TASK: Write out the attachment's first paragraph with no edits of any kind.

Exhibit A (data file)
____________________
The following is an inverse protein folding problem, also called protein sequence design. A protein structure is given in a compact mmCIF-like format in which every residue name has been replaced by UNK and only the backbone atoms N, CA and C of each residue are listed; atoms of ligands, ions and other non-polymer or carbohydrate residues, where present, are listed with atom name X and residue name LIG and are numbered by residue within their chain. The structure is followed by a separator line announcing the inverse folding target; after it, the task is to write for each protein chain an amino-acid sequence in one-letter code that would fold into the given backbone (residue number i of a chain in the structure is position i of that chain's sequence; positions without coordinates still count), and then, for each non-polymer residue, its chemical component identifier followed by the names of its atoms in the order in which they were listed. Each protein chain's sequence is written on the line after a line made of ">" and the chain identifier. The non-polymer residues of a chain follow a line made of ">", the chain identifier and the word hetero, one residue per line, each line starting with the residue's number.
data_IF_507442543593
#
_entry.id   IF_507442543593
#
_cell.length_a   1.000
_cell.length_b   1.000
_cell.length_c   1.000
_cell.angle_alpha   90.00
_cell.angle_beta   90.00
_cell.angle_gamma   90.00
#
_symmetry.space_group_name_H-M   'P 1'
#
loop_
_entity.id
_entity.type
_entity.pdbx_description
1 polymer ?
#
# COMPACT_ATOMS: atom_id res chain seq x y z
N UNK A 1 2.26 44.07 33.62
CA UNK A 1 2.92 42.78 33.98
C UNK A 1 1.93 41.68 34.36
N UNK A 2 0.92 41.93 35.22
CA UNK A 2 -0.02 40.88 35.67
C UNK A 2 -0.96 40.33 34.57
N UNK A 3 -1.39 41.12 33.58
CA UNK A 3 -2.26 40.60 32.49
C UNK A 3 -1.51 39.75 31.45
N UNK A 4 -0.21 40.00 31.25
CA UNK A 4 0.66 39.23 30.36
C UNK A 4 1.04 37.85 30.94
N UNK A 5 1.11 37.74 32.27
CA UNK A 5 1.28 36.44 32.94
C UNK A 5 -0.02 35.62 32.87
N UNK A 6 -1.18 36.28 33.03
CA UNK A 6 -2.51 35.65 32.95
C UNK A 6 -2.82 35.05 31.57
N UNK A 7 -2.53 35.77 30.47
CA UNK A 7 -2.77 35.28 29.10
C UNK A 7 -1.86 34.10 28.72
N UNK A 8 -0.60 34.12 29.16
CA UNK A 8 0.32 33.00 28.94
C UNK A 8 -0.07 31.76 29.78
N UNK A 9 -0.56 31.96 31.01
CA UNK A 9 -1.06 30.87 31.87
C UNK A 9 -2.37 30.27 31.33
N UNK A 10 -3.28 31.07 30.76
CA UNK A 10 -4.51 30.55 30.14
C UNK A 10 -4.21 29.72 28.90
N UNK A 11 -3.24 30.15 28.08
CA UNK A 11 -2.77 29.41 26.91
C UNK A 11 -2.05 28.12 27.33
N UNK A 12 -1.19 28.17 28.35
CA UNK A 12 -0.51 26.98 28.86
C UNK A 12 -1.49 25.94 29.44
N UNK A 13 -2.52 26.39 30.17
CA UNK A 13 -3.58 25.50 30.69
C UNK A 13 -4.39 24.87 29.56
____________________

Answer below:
The following is an inverse protein folding problem, also called protein sequence design. A protein structure is given in a compact mmCIF-like format in which every residue name has been replaced by UNK and only the backbone atoms N, CA and C of each residue are listed; atoms of ligands, ions and other non-polymer or carbohydrate residues, where present, are listed with atom name X and residue name LIG and are numbered by residue within their chain. The structure is followed by a separator line announcing the inverse folding target; after it, the task is to write for each protein chain an amino-acid sequence in one-letter code that would fold into the given backbone (residue number i of a chain in the structure is position i of that chain's sequence; positions without coordinates still count), and then, for each non-polymer residue, its chemical component identifier followed by the names of its atoms in the order in which they were listed. Each protein chain's sequence is written on the line after a line made of ">" and the chain identifier. The non-polymer residues of a chain follow a line made of ">", the chain identifier and the word hetero, one residue per line, each line starting with the residue's number.